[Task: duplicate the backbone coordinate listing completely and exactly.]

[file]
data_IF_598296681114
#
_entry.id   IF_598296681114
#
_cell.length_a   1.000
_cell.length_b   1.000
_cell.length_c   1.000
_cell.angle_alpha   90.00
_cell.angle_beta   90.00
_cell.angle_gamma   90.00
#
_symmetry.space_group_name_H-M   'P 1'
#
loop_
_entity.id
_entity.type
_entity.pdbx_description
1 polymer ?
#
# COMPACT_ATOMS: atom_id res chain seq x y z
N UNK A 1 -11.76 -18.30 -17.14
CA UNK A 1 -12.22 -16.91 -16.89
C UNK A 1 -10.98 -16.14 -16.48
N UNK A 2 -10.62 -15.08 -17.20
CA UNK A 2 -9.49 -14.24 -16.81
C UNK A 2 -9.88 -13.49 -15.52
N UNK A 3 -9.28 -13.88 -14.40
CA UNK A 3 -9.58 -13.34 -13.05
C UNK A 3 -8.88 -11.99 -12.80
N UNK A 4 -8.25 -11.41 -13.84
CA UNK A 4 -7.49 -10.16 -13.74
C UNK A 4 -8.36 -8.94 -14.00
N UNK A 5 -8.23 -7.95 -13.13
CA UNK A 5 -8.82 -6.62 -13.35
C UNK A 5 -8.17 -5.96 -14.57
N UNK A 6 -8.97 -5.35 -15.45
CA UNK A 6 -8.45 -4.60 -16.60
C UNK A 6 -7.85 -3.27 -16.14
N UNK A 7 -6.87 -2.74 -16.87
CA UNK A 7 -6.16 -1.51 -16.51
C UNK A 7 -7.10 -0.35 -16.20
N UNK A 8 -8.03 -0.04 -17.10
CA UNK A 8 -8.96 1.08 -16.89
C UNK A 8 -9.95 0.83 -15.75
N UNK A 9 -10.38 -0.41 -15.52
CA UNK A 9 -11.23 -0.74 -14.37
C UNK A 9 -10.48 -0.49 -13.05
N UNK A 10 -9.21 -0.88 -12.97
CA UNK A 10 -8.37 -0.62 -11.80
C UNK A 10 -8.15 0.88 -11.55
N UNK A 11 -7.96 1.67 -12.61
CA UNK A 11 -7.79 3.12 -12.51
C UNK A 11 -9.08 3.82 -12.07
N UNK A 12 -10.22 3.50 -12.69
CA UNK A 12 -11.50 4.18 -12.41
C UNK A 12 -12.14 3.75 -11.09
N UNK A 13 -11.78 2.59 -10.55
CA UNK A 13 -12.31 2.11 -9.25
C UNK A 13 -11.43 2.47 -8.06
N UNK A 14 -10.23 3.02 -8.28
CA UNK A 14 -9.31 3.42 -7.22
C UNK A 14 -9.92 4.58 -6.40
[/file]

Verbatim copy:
data_IF_598296681114
#
_entry.id   IF_598296681114
#
_cell.length_a   1.000
_cell.length_b   1.000
_cell.length_c   1.000
_cell.angle_alpha   90.00
_cell.angle_beta   90.00
_cell.angle_gamma   90.00
#
_symmetry.space_group_name_H-M   'P 1'
#
loop_
_entity.id
_entity.type
_entity.pdbx_description
1 polymer ?
#
# COMPACT_ATOMS: atom_id res chain seq x y z
N UNK A 1 -11.76 -18.30 -17.14
CA UNK A 1 -12.22 -16.91 -16.89
C UNK A 1 -10.98 -16.14 -16.48
N UNK A 2 -10.62 -15.08 -17.20
CA UNK A 2 -9.49 -14.24 -16.81
C UNK A 2 -9.88 -13.49 -15.52
N UNK A 3 -9.28 -13.88 -14.40
CA UNK A 3 -9.58 -13.34 -13.05
C UNK A 3 -8.88 -11.99 -12.80
N UNK A 4 -8.25 -11.41 -13.84
CA UNK A 4 -7.49 -10.16 -13.74
C UNK A 4 -8.36 -8.94 -14.00
N UNK A 5 -8.23 -7.95 -13.13
CA UNK A 5 -8.82 -6.62 -13.35
C UNK A 5 -8.17 -5.96 -14.57
N UNK A 6 -8.97 -5.35 -15.45
CA UNK A 6 -8.45 -4.60 -16.60
C UNK A 6 -7.85 -3.27 -16.14
N UNK A 7 -6.87 -2.74 -16.87
CA UNK A 7 -6.16 -1.51 -16.51
C UNK A 7 -7.10 -0.35 -16.20
N UNK A 8 -8.03 -0.04 -17.10
CA UNK A 8 -8.96 1.08 -16.89
C UNK A 8 -9.95 0.83 -15.75
N UNK A 9 -10.38 -0.41 -15.52
CA UNK A 9 -11.23 -0.74 -14.37
C UNK A 9 -10.48 -0.49 -13.05
N UNK A 10 -9.21 -0.88 -12.97
CA UNK A 10 -8.37 -0.62 -11.80
C UNK A 10 -8.15 0.88 -11.55
N UNK A 11 -7.96 1.67 -12.61
CA UNK A 11 -7.79 3.12 -12.51
C UNK A 11 -9.08 3.82 -12.07
N UNK A 12 -10.22 3.50 -12.69
CA UNK A 12 -11.50 4.18 -12.41
C UNK A 12 -12.14 3.75 -11.09
N UNK A 13 -11.78 2.59 -10.55
CA UNK A 13 -12.31 2.11 -9.25
C UNK A 13 -11.43 2.47 -8.06
N UNK A 14 -10.23 3.02 -8.28
CA UNK A 14 -9.31 3.42 -7.22
C UNK A 14 -9.92 4.58 -6.40